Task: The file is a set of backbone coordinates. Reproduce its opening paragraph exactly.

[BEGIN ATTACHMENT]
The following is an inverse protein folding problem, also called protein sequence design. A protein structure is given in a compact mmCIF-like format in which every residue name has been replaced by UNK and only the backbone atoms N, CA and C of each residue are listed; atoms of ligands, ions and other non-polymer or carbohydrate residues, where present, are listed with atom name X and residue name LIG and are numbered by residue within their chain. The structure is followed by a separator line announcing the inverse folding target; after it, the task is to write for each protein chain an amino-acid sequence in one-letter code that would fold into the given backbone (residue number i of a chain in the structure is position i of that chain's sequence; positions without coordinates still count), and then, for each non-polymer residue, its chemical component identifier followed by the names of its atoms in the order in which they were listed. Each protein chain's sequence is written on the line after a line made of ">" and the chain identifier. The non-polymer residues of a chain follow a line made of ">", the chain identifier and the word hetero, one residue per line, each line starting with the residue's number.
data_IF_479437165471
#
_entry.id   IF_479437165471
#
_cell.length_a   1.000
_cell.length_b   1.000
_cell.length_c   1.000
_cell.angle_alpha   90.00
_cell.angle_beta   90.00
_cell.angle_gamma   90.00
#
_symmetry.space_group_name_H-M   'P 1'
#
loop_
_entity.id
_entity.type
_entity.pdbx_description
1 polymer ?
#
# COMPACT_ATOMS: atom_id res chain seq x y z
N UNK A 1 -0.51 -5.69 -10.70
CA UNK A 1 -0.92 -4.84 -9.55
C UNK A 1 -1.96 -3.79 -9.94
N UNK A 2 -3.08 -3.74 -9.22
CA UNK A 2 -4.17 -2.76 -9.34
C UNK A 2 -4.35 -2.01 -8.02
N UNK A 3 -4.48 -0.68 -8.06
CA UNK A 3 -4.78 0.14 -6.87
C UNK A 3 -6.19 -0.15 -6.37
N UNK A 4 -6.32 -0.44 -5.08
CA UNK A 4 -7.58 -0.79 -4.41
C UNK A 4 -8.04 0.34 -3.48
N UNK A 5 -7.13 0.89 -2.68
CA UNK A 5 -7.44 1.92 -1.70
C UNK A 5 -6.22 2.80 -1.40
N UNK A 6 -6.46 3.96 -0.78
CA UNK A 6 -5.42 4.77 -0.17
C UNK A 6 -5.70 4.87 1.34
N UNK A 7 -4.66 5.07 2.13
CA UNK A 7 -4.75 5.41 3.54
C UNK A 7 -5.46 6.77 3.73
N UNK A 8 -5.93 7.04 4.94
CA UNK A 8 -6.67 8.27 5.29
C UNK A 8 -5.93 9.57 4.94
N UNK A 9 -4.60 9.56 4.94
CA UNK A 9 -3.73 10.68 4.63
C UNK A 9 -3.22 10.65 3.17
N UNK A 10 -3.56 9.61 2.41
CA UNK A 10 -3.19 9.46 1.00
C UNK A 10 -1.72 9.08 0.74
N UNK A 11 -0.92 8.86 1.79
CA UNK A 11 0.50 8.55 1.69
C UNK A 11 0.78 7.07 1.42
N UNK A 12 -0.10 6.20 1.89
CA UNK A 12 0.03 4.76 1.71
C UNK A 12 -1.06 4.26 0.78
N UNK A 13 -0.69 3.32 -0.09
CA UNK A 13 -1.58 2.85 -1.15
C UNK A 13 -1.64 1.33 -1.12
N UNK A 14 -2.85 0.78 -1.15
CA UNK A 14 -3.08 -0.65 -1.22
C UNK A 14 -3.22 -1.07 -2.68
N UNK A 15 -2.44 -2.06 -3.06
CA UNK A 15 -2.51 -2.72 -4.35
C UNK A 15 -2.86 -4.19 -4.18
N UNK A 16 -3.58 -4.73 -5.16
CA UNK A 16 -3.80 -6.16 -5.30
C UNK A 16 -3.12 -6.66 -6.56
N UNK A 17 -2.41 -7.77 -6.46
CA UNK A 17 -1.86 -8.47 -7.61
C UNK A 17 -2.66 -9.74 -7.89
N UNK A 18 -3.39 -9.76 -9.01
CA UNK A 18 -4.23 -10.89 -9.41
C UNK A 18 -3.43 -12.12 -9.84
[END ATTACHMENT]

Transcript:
The following is an inverse protein folding problem, also called protein sequence design. A protein structure is given in a compact mmCIF-like format in which every residue name has been replaced by UNK and only the backbone atoms N, CA and C of each residue are listed; atoms of ligands, ions and other non-polymer or carbohydrate residues, where present, are listed with atom name X and residue name LIG and are numbered by residue within their chain. The structure is followed by a separator line announcing the inverse folding target; after it, the task is to write for each protein chain an amino-acid sequence in one-letter code that would fold into the given backbone (residue number i of a chain in the structure is position i of that chain's sequence; positions without coordinates still count), and then, for each non-polymer residue, its chemical component identifier followed by the names of its atoms in the order in which they were listed. Each protein chain's sequence is written on the line after a line made of ">" and the chain identifier. The non-polymer residues of a chain follow a line made of ">", the chain identifier and the word hetero, one residue per line, each line starting with the residue's number.